English has many words that sound the same, but are spelled differently and mean different things. These words are called homophones. Some homophones are spelled nearly the same, too, which does nothing to add clarity to the situation.
Dual and duel are two such homophones. Their pronunciations and spellings are very close, which can make knowing whether to use dual or duel difficult.
Luckily, once you know the difference, choosing between them is simple.
What is the Difference Between Dual and Duel?
In this article, I will compare dual vs. duel, and I will use each in a sentence to illustrate how they work. I’ll also explain a helpful trick to remember when to use each word.
When to Use Dual
What does dual mean? Dual is an adjective that means having two parts.
A doctor, for instance, might say of a patient who has two diseases,
- Melinda has a dual diagnosis of bipolar disorder and alcohol dependency.
Similarly, a boat engine with two props is called a “dual prop” engine.
Someone who is a citizen of two different countries is called a “dual citizen.”
- Dual citizenship is not only about multiplying the benefits of citizenship; it is also about balancing responsibilities and loyalties to separate nations. –The Washington Post
When to Use Duel
As a noun, it refers to a conflict between two entities, but may or may not imply violence. Here are some examples:
- Aaron Burr challenged Alexander Hamilton to a duel.
- The candidates were wrapped up in their duel for the White House.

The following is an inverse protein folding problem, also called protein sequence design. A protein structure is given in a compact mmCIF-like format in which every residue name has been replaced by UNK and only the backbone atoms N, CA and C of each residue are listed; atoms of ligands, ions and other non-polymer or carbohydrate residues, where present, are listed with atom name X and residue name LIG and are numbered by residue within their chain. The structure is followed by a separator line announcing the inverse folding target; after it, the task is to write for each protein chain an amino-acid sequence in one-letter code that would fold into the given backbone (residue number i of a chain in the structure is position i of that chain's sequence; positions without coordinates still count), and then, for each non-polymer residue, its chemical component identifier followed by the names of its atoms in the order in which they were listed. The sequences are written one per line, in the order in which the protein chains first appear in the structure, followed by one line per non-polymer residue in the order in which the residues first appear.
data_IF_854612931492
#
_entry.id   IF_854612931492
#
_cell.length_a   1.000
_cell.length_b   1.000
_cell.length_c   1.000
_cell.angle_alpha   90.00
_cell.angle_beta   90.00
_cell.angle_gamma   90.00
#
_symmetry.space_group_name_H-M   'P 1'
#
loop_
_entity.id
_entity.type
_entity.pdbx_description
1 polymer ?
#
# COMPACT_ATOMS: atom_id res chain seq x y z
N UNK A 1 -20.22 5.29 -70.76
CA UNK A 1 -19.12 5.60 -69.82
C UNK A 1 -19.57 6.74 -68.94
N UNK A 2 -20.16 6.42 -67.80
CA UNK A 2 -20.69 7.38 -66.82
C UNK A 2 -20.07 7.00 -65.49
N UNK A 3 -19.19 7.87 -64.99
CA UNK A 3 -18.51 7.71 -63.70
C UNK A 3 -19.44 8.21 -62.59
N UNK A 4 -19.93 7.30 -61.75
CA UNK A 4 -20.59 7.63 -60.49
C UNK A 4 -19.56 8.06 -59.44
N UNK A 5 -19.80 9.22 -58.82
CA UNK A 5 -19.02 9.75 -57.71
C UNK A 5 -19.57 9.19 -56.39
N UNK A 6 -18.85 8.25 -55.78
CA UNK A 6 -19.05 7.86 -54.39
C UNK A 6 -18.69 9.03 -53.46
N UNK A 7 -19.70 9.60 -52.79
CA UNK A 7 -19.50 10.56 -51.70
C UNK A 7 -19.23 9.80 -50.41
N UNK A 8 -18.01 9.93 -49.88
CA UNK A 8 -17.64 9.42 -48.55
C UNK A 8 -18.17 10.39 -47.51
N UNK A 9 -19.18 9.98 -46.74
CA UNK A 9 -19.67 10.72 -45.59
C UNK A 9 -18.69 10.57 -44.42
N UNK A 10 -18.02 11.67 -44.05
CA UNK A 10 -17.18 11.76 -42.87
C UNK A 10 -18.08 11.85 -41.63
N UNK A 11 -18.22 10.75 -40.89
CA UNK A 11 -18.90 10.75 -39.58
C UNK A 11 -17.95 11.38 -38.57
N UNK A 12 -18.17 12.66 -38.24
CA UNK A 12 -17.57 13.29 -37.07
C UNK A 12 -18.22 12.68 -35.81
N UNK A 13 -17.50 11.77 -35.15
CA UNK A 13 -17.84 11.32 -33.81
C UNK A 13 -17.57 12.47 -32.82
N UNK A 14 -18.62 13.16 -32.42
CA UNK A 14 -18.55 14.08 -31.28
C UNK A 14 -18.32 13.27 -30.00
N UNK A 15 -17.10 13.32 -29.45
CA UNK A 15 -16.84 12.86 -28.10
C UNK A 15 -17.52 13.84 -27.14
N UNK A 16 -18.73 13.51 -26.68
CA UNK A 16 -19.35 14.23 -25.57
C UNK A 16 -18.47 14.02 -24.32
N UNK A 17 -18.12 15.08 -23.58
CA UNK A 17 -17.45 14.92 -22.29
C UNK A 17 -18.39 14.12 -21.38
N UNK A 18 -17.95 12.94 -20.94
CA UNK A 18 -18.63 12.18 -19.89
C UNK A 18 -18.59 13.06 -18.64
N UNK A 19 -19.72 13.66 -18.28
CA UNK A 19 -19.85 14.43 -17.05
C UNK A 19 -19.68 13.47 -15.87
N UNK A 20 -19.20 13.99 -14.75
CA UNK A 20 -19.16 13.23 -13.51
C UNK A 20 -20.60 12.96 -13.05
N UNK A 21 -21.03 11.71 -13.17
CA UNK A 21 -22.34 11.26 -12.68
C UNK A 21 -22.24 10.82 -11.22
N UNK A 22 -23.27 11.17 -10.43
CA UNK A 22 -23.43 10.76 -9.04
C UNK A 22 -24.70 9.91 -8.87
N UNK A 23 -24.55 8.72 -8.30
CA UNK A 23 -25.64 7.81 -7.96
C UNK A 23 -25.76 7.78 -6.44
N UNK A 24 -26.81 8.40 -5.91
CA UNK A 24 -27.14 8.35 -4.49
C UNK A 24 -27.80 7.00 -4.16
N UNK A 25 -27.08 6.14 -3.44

- Beatrice and Benedick were engaged in an ongoing duel of wits.
- There was no other way for this championship — which morphed into one of the most epic final-round duels the sport has ever seen — to end. –New York Post
As a verb, duel means to engage in a conflict between two entities. Again, the conflict is not necessarily violent. Here are two examples:
- We will duel in the town square at high noon.
- I would duel her in chess, but I would probably lose.
While duel can be a synonym for verbs like battle or argue, duel should only be used when the battle or argument is between two parties. Two swordsmen can duel, for example, but if three or more swordsmen are fighting, it is more accurate to choose a different word instead.
Trick to Remember the Difference
Choosing dual or duel in your writing can be confusing, but once you know the difference, it becomes much less frustrating.
If you are stuck, remember that dual and sandal both end in -al. Since most people who wear sandals wear two sandals, these sandal-wearers have dual sandals. This mnemonic might seem ridiculous, but that makes it more memorable.
Summary: Duel vs. Dual
Is it dual or duel? The many homophones in the English language don’t make learning it or writing it very simple. Dual and duel are easy to misuse, but they have different meanings, and accidentally substituting one of these words for the other weakens your writing.
Dual is an adjective that means having two parts.
Duel is a verb or a noun, and refers to a conflict between two entities.
You can help yourself remember by using the phrase “dual sandals” as a reminder of the meaning of the adjective dual. If you still need help remembering whether duel or dual is correct, you can refer back to this article to refresh your memory.